(Note the plaque to the left of the doorway)
A plaque outside Café Frauenhuber explains that Mozart performed a piece of pastoral music by Handel in this building in 1788 (Beethoven popped in in 1797). You can go inside the coffee house, of course, which first opened in 1824.
Mozart (probably) led a performance of his Idomeneo opera here in 1786. This Baroque palace is a popular venue for exhibitions, fairs etc. and still hosts classical music concerts.
Mozart: memorials & more
(Located below a major department store in the city centre)
Immerse yourself in a world of Mozart’s music with an intense and memorable five-room audiovisual experience.
Mythos Mozart combines art, music, animation, projections, interactivity and even AI-driven data sculptures to create a rather mesmerising journey. I thoroughly enjoyed it.
The Mozart monument
(The monument prior to its 2022 renovation)
They unveiled this large statue in 1896 and moved it to the Burggarten park in 1953. The Mozart monument remains one of Vienna’s best-loved photo motifs, thanks in part to the musical symbol written out in flowers in front of it.
(Not Mozart’s grave, whatever it may look like!)
The Zentralfriedhof cemetery has a group of famous composers buried there (Beethoven, Schubert, Brahms, various members of the Strauss family, and others).
The Mozart memorial there is just that: a memorial and not Mozart’s actual grave. They moved it to the Zentralfriedhof in 1891 from the supposed site of Mozart’s St. Marx burial location.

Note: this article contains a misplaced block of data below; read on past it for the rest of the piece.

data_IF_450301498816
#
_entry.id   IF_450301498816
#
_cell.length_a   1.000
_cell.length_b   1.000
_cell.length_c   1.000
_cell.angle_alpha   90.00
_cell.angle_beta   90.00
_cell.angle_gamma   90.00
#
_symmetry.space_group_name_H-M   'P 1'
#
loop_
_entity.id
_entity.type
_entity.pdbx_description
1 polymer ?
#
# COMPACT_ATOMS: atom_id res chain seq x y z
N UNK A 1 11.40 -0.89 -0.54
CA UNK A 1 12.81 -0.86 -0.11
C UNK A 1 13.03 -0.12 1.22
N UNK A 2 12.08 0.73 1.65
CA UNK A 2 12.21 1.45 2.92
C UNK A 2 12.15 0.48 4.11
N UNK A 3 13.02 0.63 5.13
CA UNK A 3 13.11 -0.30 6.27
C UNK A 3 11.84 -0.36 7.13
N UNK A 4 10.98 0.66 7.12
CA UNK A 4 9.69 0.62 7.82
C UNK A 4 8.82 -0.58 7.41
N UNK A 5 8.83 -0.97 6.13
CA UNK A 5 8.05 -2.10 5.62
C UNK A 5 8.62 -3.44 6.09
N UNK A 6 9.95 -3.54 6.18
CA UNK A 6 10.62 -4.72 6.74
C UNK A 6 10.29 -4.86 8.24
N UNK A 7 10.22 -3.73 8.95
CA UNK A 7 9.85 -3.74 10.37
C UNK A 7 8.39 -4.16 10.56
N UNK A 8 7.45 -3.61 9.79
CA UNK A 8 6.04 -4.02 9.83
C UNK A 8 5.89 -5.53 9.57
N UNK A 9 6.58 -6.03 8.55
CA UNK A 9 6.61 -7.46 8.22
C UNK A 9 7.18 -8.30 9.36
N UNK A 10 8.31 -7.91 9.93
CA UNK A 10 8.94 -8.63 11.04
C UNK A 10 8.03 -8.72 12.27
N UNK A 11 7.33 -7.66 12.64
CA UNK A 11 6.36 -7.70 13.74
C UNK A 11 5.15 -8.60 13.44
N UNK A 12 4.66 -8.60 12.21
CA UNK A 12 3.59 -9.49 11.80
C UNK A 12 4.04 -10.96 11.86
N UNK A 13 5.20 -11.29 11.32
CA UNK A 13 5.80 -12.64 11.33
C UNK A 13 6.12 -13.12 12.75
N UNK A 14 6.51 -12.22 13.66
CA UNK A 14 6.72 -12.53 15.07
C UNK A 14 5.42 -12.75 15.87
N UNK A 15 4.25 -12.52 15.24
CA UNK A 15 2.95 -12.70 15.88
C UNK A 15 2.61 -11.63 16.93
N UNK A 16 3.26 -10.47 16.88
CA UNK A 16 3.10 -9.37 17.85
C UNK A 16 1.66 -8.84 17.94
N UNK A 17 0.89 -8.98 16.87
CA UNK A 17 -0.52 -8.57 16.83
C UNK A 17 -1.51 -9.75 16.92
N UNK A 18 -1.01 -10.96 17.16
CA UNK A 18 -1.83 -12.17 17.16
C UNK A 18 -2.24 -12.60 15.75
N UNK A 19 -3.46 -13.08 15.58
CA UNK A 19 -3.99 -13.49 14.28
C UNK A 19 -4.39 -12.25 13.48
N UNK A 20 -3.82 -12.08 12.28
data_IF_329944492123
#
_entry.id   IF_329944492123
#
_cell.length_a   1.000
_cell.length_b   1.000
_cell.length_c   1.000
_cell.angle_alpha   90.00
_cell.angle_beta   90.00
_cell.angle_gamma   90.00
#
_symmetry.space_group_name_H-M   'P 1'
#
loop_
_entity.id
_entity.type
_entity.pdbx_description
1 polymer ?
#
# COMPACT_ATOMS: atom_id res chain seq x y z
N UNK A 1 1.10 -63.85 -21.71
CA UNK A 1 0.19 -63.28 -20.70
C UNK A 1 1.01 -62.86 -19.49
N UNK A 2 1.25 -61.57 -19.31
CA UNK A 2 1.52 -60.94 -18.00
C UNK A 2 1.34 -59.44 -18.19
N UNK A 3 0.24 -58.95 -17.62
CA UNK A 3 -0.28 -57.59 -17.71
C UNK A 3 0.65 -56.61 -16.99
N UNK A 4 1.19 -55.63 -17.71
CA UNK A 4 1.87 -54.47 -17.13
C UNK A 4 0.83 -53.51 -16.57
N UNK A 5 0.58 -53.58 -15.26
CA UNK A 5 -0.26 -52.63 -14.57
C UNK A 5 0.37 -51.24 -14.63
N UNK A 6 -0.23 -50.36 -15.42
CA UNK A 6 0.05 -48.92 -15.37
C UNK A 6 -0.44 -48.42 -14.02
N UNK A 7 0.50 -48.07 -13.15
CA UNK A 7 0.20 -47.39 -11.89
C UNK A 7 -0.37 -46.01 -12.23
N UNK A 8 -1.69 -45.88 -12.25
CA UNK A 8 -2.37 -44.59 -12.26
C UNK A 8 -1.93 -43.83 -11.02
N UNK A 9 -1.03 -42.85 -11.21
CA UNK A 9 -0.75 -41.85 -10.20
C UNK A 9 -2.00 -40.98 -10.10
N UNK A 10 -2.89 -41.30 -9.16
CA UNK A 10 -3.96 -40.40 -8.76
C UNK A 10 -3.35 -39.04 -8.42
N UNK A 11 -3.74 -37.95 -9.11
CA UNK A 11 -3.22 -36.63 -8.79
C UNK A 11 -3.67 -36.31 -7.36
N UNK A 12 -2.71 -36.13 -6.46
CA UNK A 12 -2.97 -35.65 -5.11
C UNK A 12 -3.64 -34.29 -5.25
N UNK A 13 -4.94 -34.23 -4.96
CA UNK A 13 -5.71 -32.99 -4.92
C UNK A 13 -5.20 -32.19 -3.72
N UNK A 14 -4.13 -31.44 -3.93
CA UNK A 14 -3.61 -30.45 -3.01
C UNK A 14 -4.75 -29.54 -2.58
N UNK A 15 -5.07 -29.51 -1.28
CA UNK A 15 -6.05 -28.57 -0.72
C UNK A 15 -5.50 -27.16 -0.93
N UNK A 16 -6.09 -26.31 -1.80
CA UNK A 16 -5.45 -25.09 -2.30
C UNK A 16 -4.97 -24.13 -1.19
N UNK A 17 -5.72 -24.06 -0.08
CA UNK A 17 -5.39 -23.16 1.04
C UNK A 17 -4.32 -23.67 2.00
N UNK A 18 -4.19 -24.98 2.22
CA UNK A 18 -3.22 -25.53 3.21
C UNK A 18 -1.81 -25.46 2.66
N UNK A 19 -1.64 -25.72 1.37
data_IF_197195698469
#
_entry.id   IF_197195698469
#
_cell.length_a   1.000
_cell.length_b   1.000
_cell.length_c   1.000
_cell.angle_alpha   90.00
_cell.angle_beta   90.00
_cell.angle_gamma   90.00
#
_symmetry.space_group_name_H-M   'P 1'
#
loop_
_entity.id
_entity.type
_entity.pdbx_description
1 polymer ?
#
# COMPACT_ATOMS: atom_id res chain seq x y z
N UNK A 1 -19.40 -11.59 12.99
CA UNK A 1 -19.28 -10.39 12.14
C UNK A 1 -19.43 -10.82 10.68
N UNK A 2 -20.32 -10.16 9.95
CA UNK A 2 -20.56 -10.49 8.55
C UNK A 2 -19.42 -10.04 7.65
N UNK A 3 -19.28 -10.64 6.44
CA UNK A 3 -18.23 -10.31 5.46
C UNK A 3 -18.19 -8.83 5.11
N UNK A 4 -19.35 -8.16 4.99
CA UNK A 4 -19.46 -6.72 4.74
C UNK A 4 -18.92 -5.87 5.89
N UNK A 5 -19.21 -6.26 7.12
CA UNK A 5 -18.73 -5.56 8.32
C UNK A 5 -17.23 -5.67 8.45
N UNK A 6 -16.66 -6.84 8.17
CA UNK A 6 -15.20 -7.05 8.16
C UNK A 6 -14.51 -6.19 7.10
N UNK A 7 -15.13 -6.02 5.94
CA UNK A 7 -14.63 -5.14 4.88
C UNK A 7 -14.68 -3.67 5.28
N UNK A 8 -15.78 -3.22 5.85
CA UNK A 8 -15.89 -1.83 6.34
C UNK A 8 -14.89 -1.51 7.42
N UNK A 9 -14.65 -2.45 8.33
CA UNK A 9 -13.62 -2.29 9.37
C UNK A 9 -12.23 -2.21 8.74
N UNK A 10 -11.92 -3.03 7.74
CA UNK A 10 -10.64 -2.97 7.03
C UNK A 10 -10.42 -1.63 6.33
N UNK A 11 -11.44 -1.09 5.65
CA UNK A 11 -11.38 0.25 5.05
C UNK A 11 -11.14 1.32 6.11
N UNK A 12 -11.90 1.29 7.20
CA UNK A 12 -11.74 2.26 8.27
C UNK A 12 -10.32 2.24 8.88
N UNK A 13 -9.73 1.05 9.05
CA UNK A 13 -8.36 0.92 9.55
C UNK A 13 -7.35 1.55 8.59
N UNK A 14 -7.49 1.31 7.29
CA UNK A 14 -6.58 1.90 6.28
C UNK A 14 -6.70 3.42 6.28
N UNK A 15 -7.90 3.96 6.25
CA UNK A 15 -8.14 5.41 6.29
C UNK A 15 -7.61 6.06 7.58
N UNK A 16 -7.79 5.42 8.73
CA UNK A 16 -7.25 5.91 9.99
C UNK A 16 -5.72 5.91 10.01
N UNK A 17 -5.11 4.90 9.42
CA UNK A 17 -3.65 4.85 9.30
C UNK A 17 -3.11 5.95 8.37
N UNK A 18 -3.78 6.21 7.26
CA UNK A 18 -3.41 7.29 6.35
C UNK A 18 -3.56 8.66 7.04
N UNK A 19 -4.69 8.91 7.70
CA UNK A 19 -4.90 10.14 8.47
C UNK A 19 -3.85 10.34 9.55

Haus der Musik
Vienna’s House of Music has rooms dedicated to individual composers associated with the city. Mozart has one where you can, for example, see how he would have put your name to music.
To end…some suggestions for the truly dedicated collector of Mozart memories.
(One of Vienna’s traditional cafés)
The first coffee house on this spot dates back to 1794. Café Mozart received its current name in 1929, in honour of the Mozart monument then located opposite (and now in the Burggarten).
Maria Theresa monument
Marie-Theresien-Platz has a monument put up in 1888 to honour the great Empress of the 18th century.
One side of the huge plinth highlights personalities from science and art: a statue of a young Mozart stands just below Haydn.
The Mozart fountain
(An example of Jugendstil architecture)
A fountain built in 1905 and also known as the Magic Flute fountain, since it depicts a scene from the opera. It sits on a small square (Mozartplatz) on Mozartgasse, both renamed for the composer.
A memorial to the famous Italian poet, Pietro Metastasio, inside this Gothic church features Mozart on its central relief.
(Stone figures above a gateway show Papageno from The Magic Flute)
The Papagenotor gate honours Emanuel Schikaneder, who wrote the libretto to The Magic Flute and also founded the Theater an der Wien concert/opera house the gateway leads into.
Various streets in Vienna bear the name of characters from the same opera: Paminagasse, Taminoweg, Sarastroweg, and Papagenogasse.
Nip into the famous wax museum and grab a selfie with Wolfgang (and many other famous composers associated with Vienna).
Mozart location map
All the locations described above are shown on the map below, with a few extras.
Places I’ve found where Mozart lived or performed only appear on the map if the original building still exists or if there is a plaque or similar there to see.
I’ll add more locations as I find and research them.